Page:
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Friday, January 21, 2022

Badgers record first win in Jonathan Tsipis’ era behind Howard and Gregory

After suffering a plague of closeout mishaps and blowout losses to open the season, the Wisconsin Badgers scratched and clawed their way to a win Sunday evening. Taking on the Butler Bulldogs (2-2) at the Kohl Center, Wisconsin (1-3) entered desperate for their first win under head coach Jonathan Tsipis.

The Badgers learned from their previous loss at the Kohl Center, where late-game execution unravelled against Saint Francis, as the team overcame a third quarter deficit to steal a win that hung so close for three quarters.

A key factor in that comeback effort was sophomore forward Marsha Howard, who came alive in the third quarter. After falling behind by seven with a little over two minutes left in the period, the sophomore ended a Butler run with a baseline jumper. Then, Howard got back on defense and stuck her hand in a Butler passing lane for a steal that led to a jumper by freshman forward Courtney Fredrickson that got the Kohl Center crowd behind the Badgers.

“[That was] probably the play of the game,” Tsipis said. “Marsha is able to get in the passing lane, and it’s kind of a four-point swing.”

That play became the spark that the Badgers needed, as the steal, coupled with a buzzer beater from redshirt senior forward Avyanna Young to end the third, placed Wisconsin right in the thick of things, entering the fourth quarter down just two.

“Defense wins games,” Howard said. “And I feel like our team really stepped up and played perfectionist defense today.”

While the defense kept Butler at bay all game, the dormant offense finally awoke come the fourth quarter, pouring in 23 points and outscoring the Bulldogs by seven.

“The most important thing offensively in the fourth quarter was [that] we were aggressive and got to that bonus early,” Tsipis said.

The bruising dives to the rim from the likes of Young and junior guard Cayla McMorris—who took 14 and 12 free throw attempts, respectively—put Butler in foul trouble and got the Badgers’ go-to players in a rhythm. While McMorris’ day ended without a field goal on seven attempts, her work at the line kept the guard fully embedded into the Wisconsin offense. Young went a mild 2-of-7 from the floor, but converted 10 of her 14 free-throw attempts to go along with a near double-double with nine rebounds.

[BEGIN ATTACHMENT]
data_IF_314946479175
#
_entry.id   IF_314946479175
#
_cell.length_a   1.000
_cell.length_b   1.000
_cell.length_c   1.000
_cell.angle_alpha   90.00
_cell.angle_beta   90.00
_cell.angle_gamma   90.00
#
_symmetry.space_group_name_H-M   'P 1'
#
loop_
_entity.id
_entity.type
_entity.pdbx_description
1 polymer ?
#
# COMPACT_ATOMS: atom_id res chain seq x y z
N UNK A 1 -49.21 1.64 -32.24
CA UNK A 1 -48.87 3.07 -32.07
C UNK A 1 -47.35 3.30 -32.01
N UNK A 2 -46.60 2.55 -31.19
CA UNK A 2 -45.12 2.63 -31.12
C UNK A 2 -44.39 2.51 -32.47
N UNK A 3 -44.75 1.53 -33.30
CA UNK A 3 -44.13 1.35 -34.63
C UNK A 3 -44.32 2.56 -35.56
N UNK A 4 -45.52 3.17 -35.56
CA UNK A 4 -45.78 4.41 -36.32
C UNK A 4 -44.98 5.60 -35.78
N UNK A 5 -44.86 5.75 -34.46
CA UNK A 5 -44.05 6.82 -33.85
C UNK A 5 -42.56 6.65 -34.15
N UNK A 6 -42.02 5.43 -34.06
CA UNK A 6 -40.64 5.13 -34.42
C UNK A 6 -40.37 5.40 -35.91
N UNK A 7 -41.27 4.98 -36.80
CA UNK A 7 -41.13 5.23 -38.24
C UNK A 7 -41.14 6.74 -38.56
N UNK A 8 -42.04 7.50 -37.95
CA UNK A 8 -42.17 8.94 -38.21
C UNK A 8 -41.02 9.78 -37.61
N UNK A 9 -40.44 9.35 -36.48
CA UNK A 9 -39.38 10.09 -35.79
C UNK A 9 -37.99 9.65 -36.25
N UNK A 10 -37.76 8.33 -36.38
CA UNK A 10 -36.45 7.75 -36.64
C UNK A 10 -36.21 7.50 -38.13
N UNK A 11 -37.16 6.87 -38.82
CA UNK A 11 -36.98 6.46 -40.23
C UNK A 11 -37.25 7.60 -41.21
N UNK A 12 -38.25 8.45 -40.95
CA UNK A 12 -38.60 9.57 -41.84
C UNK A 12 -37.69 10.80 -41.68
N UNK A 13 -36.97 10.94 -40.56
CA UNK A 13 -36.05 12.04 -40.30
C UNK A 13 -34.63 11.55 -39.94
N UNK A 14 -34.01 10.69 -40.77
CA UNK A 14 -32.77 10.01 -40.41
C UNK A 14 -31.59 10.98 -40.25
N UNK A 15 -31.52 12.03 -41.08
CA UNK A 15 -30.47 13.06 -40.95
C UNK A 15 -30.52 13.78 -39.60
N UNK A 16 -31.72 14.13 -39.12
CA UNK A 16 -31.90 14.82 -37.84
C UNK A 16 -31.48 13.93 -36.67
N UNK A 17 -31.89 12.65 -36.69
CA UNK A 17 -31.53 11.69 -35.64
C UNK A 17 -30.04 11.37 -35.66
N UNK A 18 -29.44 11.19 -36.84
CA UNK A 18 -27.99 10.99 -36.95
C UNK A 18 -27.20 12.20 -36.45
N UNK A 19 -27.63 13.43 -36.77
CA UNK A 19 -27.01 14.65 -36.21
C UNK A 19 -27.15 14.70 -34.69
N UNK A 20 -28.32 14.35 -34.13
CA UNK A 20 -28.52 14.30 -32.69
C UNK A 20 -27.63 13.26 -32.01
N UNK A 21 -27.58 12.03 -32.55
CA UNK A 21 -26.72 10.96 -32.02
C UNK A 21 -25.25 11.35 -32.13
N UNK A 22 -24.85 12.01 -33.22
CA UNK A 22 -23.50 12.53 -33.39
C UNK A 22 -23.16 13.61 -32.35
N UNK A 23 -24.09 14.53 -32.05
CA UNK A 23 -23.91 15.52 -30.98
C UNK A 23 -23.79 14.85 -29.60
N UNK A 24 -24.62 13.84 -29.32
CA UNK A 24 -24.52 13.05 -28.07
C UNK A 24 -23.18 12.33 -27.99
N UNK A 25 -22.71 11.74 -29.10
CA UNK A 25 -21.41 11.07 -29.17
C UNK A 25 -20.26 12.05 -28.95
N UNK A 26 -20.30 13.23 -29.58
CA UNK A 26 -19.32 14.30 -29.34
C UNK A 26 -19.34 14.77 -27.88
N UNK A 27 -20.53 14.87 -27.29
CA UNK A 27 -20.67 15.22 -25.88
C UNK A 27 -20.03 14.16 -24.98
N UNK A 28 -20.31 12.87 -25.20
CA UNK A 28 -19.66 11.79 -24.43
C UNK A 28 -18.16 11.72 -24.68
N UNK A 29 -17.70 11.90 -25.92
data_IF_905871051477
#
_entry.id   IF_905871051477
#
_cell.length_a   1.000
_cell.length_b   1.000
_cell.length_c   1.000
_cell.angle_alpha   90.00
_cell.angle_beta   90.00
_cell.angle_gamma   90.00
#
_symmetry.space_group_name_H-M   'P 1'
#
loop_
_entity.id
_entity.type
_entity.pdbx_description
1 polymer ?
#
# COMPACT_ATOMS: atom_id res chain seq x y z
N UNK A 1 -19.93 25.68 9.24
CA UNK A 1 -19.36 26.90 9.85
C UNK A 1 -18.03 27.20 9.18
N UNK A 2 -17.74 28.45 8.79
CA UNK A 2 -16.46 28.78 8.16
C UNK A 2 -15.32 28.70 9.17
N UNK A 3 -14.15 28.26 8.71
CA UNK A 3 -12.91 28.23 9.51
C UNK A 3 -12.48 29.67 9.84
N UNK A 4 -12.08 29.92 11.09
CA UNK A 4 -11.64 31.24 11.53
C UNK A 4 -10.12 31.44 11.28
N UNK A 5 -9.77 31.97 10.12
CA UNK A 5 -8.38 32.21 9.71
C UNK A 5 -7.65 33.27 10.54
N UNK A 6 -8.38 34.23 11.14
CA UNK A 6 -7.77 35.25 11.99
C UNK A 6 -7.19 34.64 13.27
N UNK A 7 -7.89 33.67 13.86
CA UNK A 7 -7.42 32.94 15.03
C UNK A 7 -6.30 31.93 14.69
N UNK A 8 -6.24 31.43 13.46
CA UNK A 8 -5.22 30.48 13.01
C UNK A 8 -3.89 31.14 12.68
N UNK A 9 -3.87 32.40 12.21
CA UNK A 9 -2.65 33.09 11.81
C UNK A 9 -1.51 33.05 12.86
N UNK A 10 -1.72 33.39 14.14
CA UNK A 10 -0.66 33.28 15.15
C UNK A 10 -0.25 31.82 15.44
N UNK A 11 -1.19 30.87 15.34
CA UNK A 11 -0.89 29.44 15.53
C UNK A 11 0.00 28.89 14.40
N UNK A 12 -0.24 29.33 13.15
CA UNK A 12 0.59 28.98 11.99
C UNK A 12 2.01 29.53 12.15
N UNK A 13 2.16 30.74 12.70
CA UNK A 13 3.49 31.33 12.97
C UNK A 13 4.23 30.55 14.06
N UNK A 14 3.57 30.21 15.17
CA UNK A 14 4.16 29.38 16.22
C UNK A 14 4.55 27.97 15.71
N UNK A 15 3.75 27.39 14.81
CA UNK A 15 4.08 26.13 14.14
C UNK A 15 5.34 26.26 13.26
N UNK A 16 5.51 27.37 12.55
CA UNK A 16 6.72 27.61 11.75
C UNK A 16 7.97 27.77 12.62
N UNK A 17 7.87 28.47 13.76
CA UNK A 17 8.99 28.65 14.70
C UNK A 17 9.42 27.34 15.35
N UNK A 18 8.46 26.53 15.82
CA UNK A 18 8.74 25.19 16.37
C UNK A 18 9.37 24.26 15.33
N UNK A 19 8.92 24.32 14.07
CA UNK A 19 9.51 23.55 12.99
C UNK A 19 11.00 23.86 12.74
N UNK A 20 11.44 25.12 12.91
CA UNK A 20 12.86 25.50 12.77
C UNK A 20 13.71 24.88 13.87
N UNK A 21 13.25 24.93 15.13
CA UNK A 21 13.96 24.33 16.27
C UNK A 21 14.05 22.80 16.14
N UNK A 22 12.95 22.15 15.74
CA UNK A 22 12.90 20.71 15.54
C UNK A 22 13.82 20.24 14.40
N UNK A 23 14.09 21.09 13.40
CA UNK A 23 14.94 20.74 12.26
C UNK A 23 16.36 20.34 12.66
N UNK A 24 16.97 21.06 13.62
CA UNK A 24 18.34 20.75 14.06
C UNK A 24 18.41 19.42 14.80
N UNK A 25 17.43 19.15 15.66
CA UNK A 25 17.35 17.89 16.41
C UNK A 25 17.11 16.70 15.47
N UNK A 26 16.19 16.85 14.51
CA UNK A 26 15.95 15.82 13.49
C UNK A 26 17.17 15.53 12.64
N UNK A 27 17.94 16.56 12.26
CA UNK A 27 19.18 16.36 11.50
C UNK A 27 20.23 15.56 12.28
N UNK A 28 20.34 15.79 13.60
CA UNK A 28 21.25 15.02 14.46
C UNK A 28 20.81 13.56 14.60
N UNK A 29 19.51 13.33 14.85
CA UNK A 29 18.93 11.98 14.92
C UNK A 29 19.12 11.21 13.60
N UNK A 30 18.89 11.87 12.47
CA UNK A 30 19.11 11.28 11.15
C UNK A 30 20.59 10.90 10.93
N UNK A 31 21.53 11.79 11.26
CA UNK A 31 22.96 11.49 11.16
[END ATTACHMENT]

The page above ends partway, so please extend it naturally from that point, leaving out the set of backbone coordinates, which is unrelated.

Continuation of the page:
It was on a pair of Young free throws that the Badgers took the lead, 42-41, and did not look back for the final 6:50, driving down the lane and taking the game’s fate into their own hands.

The play of freshman guards Kendra Van Leeuwen and Gabby Gregory was also critical to UW’s success against the Bulldogs. With Van Leeuwen running the team from the point guard position, the Badgers had ample opportunities for buckets in transition, via her superb outlet passes, and in the post, via spot-on entry passes.

“That’s what you ask out of a point guard, to just have that unselfish nature.” Tsipis said.

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The freshman capped off her breakout night with a 3-pointer that erupted the Kohl Center crowd and her fellow Badgers, as Butler had been creeping back into the game late in the fourth. Gregory became the only viable 3-point option for the Badgers, as they shot a dismal 5-of-21 as a team, but the freshman connected on four of her six attempts. Her biggest attempt of the night came in a pressure-relieving three that put Wisconsin up comfortably, 49-41, in the fourth.

“It’s really important to me to be able to take advantage of the opportunities that coaches give me, and to help my teammates,” said Gregory. “[If I have to] be the burst of energy they might need … that’s really all that’s on my mind.”

With the pressure of winning their first game finally off the shoulders of the Badgers, now the focus shifts to building momentum and learning from their wins to translate into season-long success.

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The first chance to string back-to-back wins together comes Tuesday, as the Badgers travel to Milwaukee looking to treat Avyanna Young’s old team to a loss.

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